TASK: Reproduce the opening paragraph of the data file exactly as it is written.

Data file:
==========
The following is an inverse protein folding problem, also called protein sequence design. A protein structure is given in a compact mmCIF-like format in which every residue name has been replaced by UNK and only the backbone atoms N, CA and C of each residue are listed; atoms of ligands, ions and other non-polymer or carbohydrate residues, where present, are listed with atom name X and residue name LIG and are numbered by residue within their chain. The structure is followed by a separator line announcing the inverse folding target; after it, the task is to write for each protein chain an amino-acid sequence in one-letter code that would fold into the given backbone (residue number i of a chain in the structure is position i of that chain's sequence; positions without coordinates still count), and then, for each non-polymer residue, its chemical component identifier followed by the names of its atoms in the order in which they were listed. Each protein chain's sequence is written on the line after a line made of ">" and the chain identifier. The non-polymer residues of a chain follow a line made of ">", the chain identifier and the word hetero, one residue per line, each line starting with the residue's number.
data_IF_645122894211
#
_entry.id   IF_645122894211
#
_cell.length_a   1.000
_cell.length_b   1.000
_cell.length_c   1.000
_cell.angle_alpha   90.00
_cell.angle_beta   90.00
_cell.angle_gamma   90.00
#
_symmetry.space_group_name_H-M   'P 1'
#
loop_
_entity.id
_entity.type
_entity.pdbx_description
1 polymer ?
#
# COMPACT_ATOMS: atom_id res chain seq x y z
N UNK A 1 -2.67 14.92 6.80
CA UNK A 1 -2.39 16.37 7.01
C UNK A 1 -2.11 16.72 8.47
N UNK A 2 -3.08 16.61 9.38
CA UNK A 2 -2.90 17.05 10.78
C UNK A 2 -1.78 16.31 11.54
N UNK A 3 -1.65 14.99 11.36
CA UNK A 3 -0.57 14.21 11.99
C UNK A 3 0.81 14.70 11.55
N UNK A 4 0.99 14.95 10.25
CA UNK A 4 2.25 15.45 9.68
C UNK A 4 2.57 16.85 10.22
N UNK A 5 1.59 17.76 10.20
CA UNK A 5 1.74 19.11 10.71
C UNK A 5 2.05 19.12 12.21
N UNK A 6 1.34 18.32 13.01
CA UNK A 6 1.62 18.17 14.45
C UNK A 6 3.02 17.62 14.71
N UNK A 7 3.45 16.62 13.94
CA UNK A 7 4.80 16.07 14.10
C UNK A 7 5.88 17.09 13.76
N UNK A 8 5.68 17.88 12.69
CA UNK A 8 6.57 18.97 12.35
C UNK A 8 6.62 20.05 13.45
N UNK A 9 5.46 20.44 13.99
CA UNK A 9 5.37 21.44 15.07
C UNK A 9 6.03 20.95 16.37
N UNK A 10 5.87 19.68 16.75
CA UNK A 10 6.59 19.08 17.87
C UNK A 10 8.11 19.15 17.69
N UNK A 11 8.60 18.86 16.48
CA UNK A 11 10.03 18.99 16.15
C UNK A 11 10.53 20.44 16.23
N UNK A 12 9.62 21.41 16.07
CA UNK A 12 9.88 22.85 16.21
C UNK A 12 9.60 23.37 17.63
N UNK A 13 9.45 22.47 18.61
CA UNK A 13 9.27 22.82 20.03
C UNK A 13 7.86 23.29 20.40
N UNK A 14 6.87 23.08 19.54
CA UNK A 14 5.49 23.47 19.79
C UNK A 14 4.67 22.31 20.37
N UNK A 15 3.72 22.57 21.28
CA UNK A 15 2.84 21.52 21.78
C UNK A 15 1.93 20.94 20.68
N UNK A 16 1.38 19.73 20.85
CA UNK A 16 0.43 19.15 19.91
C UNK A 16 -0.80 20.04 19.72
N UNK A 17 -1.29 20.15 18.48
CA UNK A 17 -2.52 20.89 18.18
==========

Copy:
The following is an inverse protein folding problem, also called protein sequence design. A protein structure is given in a compact mmCIF-like format in which every residue name has been replaced by UNK and only the backbone atoms N, CA and C of each residue are listed; atoms of ligands, ions and other non-polymer or carbohydrate residues, where present, are listed with atom name X and residue name LIG and are numbered by residue within their chain. The structure is followed by a separator line announcing the inverse folding target; after it, the task is to write for each protein chain an amino-acid sequence in one-letter code that would fold into the given backbone (residue number i of a chain in the structure is position i of that chain's sequence; positions without coordinates still count), and then, for each non-polymer residue, its chemical component identifier followed by the names of its atoms in the order in which they were listed. Each protein chain's sequence is written on the line after a line made of ">" and the chain identifier. The non-polymer residues of a chain follow a line made of ">", the chain identifier and the word hetero, one residue per line, each line starting with the residue's number.